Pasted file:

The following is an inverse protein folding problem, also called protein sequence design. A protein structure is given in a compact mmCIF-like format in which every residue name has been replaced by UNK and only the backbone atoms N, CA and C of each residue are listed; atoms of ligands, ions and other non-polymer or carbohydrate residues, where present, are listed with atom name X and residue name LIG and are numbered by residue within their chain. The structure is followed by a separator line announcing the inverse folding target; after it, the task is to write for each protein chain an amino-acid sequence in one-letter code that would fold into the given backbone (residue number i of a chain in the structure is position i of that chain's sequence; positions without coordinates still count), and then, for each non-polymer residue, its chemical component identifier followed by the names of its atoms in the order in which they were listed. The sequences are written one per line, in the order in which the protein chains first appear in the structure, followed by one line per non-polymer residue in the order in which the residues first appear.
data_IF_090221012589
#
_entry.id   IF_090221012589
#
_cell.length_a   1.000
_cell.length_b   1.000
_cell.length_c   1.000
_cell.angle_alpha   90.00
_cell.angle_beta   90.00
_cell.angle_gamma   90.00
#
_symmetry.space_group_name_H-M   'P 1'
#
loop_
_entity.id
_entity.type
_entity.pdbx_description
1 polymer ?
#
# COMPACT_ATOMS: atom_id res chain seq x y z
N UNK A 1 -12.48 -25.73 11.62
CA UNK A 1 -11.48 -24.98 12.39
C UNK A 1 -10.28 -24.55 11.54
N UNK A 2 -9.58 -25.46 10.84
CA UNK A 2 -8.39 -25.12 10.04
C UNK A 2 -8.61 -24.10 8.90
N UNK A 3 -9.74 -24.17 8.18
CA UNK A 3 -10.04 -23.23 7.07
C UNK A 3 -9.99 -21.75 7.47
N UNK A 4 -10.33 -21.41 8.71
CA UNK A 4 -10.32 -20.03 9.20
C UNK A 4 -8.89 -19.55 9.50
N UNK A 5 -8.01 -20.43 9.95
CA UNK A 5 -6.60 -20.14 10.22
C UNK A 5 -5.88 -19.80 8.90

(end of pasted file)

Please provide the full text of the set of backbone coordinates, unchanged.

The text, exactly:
The following is an inverse protein folding problem, also called protein sequence design. A protein structure is given in a compact mmCIF-like format in which every residue name has been replaced by UNK and only the backbone atoms N, CA and C of each residue are listed; atoms of ligands, ions and other non-polymer or carbohydrate residues, where present, are listed with atom name X and residue name LIG and are numbered by residue within their chain. The structure is followed by a separator line announcing the inverse folding target; after it, the task is to write for each protein chain an amino-acid sequence in one-letter code that would fold into the given backbone (residue number i of a chain in the structure is position i of that chain's sequence; positions without coordinates still count), and then, for each non-polymer residue, its chemical component identifier followed by the names of its atoms in the order in which they were listed. The sequences are written one per line, in the order in which the protein chains first appear in the structure, followed by one line per non-polymer residue in the order in which the residues first appear.
data_IF_090221012589
#
_entry.id   IF_090221012589
#
_cell.length_a   1.000
_cell.length_b   1.000
_cell.length_c   1.000
_cell.angle_alpha   90.00
_cell.angle_beta   90.00
_cell.angle_gamma   90.00
#
_symmetry.space_group_name_H-M   'P 1'
#
loop_
_entity.id
_entity.type
_entity.pdbx_description
1 polymer ?
#
# COMPACT_ATOMS: atom_id res chain seq x y z
N UNK A 1 -12.48 -25.73 11.62
CA UNK A 1 -11.48 -24.98 12.39
C UNK A 1 -10.28 -24.55 11.54
N UNK A 2 -9.58 -25.46 10.84
CA UNK A 2 -8.39 -25.12 10.04
C UNK A 2 -8.61 -24.10 8.90
N UNK A 3 -9.74 -24.17 8.18
CA UNK A 3 -10.04 -23.23 7.07
C UNK A 3 -9.99 -21.75 7.47
N UNK A 4 -10.33 -21.41 8.71
CA UNK A 4 -10.32 -20.03 9.20
C UNK A 4 -8.89 -19.55 9.50
N UNK A 5 -8.01 -20.43 9.95
CA UNK A 5 -6.60 -20.14 10.22
C UNK A 5 -5.88 -19.80 8.90